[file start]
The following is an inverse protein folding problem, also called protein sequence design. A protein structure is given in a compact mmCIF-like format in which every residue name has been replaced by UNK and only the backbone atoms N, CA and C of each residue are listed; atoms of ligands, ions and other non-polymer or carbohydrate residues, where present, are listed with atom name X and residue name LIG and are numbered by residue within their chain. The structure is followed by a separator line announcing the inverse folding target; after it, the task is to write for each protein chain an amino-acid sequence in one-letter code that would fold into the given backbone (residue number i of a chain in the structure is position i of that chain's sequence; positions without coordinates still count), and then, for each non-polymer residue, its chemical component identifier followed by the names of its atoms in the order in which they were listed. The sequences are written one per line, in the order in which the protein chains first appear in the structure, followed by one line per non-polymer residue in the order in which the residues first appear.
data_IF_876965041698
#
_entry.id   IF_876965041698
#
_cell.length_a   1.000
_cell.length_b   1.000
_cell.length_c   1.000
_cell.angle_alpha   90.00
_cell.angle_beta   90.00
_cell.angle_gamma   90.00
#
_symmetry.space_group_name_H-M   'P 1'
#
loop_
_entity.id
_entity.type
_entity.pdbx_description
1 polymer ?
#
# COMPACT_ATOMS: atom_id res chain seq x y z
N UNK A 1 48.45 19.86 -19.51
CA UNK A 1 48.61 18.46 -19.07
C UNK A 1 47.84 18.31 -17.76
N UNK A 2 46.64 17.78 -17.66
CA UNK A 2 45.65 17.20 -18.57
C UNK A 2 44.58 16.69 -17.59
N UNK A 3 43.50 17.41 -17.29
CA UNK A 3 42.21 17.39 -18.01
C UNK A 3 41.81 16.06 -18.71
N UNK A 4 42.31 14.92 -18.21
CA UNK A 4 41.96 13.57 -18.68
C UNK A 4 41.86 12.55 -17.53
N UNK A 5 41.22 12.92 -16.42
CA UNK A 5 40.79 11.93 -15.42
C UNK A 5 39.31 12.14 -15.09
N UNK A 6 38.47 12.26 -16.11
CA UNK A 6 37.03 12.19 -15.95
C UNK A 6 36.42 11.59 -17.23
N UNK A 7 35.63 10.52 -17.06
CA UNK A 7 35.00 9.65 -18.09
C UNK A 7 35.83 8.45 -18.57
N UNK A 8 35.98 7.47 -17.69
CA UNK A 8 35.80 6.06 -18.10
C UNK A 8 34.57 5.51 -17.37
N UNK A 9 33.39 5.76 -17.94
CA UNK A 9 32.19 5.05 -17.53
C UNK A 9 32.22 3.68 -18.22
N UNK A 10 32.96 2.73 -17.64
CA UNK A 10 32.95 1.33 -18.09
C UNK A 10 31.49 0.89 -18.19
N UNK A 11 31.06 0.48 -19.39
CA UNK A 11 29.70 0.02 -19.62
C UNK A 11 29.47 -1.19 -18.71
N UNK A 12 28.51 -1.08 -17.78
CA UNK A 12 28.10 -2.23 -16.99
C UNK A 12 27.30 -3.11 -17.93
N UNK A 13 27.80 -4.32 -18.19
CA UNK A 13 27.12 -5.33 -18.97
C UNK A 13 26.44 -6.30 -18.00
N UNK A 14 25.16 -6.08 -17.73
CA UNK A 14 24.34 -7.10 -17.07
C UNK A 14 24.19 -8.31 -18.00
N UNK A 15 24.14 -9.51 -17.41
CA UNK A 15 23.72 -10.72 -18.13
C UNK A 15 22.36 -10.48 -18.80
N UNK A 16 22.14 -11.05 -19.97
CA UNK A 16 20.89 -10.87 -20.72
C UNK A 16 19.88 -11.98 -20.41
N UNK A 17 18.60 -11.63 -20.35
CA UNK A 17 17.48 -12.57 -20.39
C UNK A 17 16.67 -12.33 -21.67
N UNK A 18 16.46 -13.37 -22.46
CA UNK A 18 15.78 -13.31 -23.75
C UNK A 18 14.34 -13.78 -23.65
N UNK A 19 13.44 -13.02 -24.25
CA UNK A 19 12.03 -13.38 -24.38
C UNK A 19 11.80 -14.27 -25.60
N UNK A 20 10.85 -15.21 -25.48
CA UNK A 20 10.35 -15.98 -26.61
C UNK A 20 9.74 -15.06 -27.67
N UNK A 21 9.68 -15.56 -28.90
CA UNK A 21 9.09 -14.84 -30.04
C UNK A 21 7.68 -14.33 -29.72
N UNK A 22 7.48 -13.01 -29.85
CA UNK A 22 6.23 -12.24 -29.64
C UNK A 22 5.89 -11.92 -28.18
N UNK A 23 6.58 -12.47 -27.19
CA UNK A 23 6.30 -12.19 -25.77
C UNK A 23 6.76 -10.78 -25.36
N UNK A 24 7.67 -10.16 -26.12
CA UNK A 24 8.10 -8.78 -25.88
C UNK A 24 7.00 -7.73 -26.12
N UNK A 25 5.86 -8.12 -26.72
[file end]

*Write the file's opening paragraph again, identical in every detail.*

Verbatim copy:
The following is an inverse protein folding problem, also called protein sequence design. A protein structure is given in a compact mmCIF-like format in which every residue name has been replaced by UNK and only the backbone atoms N, CA and C of each residue are listed; atoms of ligands, ions and other non-polymer or carbohydrate residues, where present, are listed with atom name X and residue name LIG and are numbered by residue within their chain. The structure is followed by a separator line announcing the inverse folding target; after it, the task is to write for each protein chain an amino-acid sequence in one-letter code that would fold into the given backbone (residue number i of a chain in the structure is position i of that chain's sequence; positions without coordinates still count), and then, for each non-polymer residue, its chemical component identifier followed by the names of its atoms in the order in which they were listed. The sequences are written one per line, in the order in which the protein chains first appear in the structure, followed by one line per non-polymer residue in the order in which the residues first appear.